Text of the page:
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Paul F. Lawler November 12, 1913 – August 27, 2007

My grandfather died on Monday. I’ve had a couple of draft posts about his illness, his care, and the way it has affected me and my family. I may publish them later, who knows.

Below is the text of the pamphlet at his wake. Read it, please, and see what an amazing life he had. The wake was today, and the funeral is tomorrow. Also, my uncle collected and scanned dozens of photos of my grandfather. The best of them are printed on three different tabblos you can see here, here, and here.

Paul F. Lawler was born on November 12, 1913, shortly before the outbreak of World War 1. He was the son of John Frederick Lawler and Anna E. Krim Lawler, who later had two more children, Richard and Anna.

Paul was brought up in Dorchester, Massachusetts, at a time when the area was full of 1st- and 2nd-generation Irish, Russians, and Germans. He loved to tell stories about happy summers at the beach at Nantasket and about camp on Sunset Lake in New Hampshire.

Paul won a place at the competitive Boston Latin School and was an enthusiastic participant in Latin School affairs for the rest of his life. Like many of his classmates, he went on to Harvard, where he majored in math and graduated cum laude in 1935. He spent two years at the Harvard Business School, earning his MBA in 1937.

Later Paul was a member of the faculty at the Harvard Business School. During World War II, he worked there on classified military research projects and on planning for the transition to a post-war economy.

Paul was a fine athlete, who treasured the trophies he won at track, gymnastics, and swimming. He kept fit all his life. During the 1950s and 1960s, long before jogging was popular; he ran the half-mile to the train station each day. He did push­ups each day, sometimes in the office, until he was in his 90s.

Paul and Mary Alberta Collins were introduced by mutual friends and married in 1941. They were a devoted couple for nearly 66 years, and their family and friends loved watching them laugh together. They had six children: Frances, Ellen, Elizabeth, Mary, Philip, and John. The children remember Paul telling stories, leading Sunday afternoon trips to the Museum of Fine Arts or the beach, helping with Latin home­work . . . and always insisting that the Christmas tree not be put up until Christmas Eve.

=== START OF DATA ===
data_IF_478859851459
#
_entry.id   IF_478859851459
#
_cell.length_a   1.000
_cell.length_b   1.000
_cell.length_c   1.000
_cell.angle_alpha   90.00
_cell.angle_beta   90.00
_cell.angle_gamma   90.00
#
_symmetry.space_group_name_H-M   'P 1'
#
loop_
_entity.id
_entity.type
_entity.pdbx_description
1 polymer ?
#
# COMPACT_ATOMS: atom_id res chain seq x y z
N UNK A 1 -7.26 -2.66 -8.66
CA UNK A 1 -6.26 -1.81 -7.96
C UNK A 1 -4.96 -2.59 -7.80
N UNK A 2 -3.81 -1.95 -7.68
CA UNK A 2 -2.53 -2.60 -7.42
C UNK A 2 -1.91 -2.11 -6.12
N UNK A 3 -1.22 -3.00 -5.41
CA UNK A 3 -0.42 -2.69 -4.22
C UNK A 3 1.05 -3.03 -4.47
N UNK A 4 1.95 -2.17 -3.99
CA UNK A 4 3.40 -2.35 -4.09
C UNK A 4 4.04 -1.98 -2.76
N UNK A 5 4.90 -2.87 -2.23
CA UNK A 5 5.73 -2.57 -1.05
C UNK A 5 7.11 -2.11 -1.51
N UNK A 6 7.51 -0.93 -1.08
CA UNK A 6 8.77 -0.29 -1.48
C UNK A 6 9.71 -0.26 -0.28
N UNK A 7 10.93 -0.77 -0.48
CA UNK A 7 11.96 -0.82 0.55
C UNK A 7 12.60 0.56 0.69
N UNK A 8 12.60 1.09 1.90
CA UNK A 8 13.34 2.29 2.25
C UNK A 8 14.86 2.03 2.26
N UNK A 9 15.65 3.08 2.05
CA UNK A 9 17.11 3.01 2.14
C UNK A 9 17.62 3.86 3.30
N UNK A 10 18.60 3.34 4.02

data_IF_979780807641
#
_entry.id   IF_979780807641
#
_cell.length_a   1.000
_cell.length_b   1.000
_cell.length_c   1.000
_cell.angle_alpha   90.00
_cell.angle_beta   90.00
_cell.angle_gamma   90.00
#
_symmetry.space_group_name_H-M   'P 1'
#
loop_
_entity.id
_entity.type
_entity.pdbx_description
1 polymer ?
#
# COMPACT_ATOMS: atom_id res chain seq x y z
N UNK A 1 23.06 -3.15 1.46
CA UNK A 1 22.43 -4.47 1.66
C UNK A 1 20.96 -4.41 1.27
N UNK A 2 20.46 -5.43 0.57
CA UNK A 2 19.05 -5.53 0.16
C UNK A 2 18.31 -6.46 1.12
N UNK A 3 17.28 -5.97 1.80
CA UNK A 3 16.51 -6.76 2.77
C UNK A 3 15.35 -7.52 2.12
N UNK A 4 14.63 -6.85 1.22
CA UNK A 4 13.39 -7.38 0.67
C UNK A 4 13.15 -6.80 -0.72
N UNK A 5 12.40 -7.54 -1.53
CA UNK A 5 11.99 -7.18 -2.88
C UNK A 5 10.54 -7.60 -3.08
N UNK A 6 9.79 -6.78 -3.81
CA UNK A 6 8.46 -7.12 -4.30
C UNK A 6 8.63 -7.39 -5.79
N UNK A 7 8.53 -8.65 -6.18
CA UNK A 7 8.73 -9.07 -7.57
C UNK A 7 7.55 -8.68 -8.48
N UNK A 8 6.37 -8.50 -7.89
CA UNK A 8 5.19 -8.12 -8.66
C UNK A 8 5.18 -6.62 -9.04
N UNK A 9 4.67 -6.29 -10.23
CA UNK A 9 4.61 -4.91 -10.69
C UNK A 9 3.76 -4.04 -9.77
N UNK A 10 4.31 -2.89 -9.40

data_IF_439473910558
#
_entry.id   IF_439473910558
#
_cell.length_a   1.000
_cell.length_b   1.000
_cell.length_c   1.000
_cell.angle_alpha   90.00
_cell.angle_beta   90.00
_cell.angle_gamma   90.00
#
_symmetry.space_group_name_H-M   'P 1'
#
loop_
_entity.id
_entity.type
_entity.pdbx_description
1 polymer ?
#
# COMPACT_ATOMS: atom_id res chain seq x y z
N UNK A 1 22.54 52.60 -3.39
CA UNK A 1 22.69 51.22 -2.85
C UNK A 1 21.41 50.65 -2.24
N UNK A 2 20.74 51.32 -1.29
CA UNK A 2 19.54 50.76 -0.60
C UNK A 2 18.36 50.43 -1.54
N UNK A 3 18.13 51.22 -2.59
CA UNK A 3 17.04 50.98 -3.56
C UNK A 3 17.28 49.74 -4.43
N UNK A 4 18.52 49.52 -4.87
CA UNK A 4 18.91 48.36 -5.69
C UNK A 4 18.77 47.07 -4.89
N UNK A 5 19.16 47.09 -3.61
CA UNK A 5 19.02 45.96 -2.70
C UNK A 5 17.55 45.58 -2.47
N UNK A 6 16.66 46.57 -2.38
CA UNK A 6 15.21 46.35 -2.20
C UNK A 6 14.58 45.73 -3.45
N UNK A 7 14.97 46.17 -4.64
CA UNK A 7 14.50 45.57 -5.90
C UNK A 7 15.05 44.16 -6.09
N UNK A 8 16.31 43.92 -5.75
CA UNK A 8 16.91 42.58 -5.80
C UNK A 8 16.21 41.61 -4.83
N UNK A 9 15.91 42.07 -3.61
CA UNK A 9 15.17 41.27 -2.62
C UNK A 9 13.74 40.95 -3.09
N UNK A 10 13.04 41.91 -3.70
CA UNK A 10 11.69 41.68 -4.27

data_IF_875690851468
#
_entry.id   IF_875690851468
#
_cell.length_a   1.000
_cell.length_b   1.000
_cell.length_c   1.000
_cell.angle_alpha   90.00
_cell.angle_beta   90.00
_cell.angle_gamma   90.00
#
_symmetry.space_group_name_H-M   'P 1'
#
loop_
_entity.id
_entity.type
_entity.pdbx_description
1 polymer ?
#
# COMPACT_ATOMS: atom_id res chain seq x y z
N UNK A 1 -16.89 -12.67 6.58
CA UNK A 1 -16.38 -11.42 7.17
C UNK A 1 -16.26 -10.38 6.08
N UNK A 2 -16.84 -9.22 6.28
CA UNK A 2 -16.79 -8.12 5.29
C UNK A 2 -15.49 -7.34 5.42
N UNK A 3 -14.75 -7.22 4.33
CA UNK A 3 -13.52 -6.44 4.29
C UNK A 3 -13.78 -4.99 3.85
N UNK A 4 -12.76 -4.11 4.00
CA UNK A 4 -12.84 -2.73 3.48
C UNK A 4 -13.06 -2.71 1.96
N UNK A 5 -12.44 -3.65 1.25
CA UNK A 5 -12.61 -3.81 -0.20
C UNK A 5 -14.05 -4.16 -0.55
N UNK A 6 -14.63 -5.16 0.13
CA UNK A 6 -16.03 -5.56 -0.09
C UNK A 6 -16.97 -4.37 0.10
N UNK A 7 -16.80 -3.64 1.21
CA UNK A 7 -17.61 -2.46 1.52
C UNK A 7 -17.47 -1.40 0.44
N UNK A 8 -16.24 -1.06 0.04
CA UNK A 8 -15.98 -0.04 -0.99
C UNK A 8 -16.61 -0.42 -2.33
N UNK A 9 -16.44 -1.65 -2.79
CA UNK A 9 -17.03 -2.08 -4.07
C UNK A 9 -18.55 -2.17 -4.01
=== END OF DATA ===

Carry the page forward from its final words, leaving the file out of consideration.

Paul’s business career emphasized financing commercial real estate. For many years he worked at Cardinal Realty, deploying investors’ funds in hotels, office buildings, and some of the country’s first shopping centers; and then managing these properties. Paul then started National Realty, where he was the court-appointed trustee for ITT in the landmark antitrust case of the early 1970s. His last business enterprise was Shawmut Research Company, where he continued working in real estate finance.

Paul contributed consistently to his community; he was a town meeting member for many years and a member of local boards and commissions. During the 1970s, at the time of the country’s bicentennial celebration, he became actively involved in reenactments of events from the colonial era and the American Revolution.

Always a prayerful Catholic whose faith was central to his life, over the years Paul was active in the Holy Name Society, the Legion of Mary, and the Nocturnal Adoration Society. During the 1970s he developed a great love for the Melkite Greek Catholic Church, and in 1982 he was ordained a deacon at the Annunciation Melkite Cathedral in Boston. After years of faithful service there, he was raised to the status of Protodeacon. He also became chancellor of the Melkite Newton Eparchy (diocese), and served in that position until the time of his death.

Paul and Mary Lawler became grandparents 37 years ago, and would eventually have 13 grandchildren: Myles and Rita Conley; Dan, Tim, and Jeremy Dunn; Carl Wickstrom; and Nicholas, Mary Rosaleen, Suzanne, Joseph, Deirdre, William, and Bridget Lawler.

Paul went to the hospital with an ear infection in July, suffered pneumonia and other complications, and died very peacefully on August 27, 2007, at the age of 93. May he live in the arms of the good God who gave him a long and vigorous life.

November 12, 1913 – August 27,2007


Pingback from Dan Dunn’s Podium » What’s Going On
Time: October 11, 2007, 12:31 am

[…] As you know, Grandpa died in August. The world goes on, of course, but differently than before. There’s stress and uncertainty about Grandma living alone, about the house, etc. that causes stress for his children, and then his grandchildren. This isn’t a new story; I’m sure you all know what I’m talking about. That doesn’t make it any easier. I continue to think about the care he received, and the questions aren’t going away. The hospital promised to look into it. I’m waiting to hear what they say. And I miss him. […]

Pingback from Dan Dunn’s Podium » Life Update
Time: October 28, 2008, 10:29 pm

[…] Grandpa died a bit more than a year ago.  It’s been a process as the family convinces itself (and […]